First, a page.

Car insurance is an important way of safeguarding the value of your vehicle. It also protects you from financial liability if you cause an accident. The cost of car insurance depends on your driving record, the type of car you own and other factors. Being self-employed can drive auto insurance rates higher or lower, depending on your individual situation.
Reducing Your Commute
One of the major factors that auto insurance companies use to determine your rates is how much you drive each month or each year. More time on the road means a higher likelihood of an accident. If becoming self-employed changes you from a commuter to a work-at-home employee, the driving you do each day will go down, and so will your auto insurance rates. You may be able to change the status of your vehicle from "commuting" to "pleasure" if you only drive it on weekends or to run personal errands.
Driving for Business
Conversely, your annual mileage, and car insurance rates, can go up if you're self-employed. This will happen if you need to use your personal vehicle for business purposes. To make sure you're covered at all times, you'll need a more costly commercial or company car policy. This will cover you through the name of your self-employment business, even when you use the car for personal use. It will also extend coverage to others who work for you and use the car for business purposes.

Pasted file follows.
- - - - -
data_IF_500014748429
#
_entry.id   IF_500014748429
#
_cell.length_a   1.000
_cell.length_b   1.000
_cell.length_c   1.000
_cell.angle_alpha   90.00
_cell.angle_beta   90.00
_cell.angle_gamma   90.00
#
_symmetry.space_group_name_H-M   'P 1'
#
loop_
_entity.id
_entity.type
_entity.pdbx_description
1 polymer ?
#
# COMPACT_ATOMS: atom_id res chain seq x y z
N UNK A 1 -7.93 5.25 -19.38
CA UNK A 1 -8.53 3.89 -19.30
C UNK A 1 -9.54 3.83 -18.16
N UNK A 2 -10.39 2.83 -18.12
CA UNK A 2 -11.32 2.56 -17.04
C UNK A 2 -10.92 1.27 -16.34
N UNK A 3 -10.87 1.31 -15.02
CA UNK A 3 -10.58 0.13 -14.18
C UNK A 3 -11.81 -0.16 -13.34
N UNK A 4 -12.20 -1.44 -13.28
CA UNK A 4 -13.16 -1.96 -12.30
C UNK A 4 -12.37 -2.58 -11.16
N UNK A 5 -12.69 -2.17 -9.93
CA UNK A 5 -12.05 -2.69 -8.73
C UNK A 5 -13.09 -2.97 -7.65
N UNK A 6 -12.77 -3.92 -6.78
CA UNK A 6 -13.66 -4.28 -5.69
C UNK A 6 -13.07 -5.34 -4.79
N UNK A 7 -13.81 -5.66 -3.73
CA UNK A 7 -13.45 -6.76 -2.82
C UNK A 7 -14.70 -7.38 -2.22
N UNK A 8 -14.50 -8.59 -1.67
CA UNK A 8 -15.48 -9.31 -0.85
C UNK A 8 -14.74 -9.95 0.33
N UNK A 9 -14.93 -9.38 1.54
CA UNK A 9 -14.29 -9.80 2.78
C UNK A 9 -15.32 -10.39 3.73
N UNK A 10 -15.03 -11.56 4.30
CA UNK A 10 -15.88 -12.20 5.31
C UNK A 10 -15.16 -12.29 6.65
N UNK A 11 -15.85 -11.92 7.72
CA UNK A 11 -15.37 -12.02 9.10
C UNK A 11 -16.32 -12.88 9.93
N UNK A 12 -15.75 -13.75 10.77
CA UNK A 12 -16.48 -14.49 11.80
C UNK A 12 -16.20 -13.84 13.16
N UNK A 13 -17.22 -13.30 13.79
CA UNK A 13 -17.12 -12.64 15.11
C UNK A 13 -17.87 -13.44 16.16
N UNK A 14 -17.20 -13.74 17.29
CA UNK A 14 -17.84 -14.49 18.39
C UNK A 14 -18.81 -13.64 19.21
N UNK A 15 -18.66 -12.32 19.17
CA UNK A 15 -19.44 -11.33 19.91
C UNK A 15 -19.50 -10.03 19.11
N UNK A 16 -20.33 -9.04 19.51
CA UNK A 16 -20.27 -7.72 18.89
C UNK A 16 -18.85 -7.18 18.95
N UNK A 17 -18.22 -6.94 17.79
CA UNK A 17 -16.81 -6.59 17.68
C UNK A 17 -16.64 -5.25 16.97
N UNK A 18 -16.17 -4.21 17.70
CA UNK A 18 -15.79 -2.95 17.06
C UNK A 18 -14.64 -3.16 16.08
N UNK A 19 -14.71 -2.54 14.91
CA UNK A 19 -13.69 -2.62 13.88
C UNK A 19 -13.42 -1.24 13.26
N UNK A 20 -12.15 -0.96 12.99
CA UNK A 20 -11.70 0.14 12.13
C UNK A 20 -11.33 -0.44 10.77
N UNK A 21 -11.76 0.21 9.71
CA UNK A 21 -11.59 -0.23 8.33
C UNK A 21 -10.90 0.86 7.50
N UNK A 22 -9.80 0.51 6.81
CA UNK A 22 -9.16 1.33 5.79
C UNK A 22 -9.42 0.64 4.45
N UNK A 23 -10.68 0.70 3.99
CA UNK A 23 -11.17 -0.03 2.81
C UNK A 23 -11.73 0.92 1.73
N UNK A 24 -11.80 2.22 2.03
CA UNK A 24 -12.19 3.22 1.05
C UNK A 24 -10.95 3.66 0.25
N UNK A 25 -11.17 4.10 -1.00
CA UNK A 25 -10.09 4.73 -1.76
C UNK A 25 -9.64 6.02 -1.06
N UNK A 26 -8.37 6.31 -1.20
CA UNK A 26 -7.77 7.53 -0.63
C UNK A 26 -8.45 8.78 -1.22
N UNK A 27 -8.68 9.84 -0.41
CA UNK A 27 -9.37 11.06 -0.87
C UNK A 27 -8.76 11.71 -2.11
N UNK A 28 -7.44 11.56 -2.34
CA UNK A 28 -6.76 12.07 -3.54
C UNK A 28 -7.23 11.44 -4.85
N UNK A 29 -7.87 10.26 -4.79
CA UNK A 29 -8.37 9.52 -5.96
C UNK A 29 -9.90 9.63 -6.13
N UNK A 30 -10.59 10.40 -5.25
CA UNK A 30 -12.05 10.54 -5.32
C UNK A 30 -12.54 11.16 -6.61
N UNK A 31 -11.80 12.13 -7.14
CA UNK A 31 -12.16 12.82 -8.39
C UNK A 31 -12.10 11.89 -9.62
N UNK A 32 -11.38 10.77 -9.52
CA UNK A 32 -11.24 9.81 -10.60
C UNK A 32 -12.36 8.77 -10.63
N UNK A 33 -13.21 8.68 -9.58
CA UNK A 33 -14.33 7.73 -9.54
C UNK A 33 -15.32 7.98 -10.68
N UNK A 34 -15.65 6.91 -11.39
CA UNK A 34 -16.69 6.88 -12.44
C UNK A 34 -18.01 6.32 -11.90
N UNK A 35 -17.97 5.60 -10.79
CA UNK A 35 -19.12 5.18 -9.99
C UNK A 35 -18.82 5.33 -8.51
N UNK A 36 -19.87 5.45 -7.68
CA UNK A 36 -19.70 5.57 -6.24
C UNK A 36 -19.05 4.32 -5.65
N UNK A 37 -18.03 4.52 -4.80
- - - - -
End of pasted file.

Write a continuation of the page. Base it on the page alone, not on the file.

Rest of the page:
Losing Group Insurance
If your employer sponsors a group auto insurance policy as a benefit of employment, you will not be able to remain on the same policy if you transition to self-employment. Group insurance saves money by distributing risk over a large number of drivers, so expect your rates to increase as soon as you lose access to the group insurance.
Accounting for Insurance
The cost of car insurance rate increases that come from self-employment can be mitigated by tax savings. The money you pay for insurance on a car for your business is a deductible business expense. It will offset money you make through your business and reduce your total income tax liability. Other deductible expenses include auto maintenance and repairs, all of which need to be accounted for in your self-employment tax filings.
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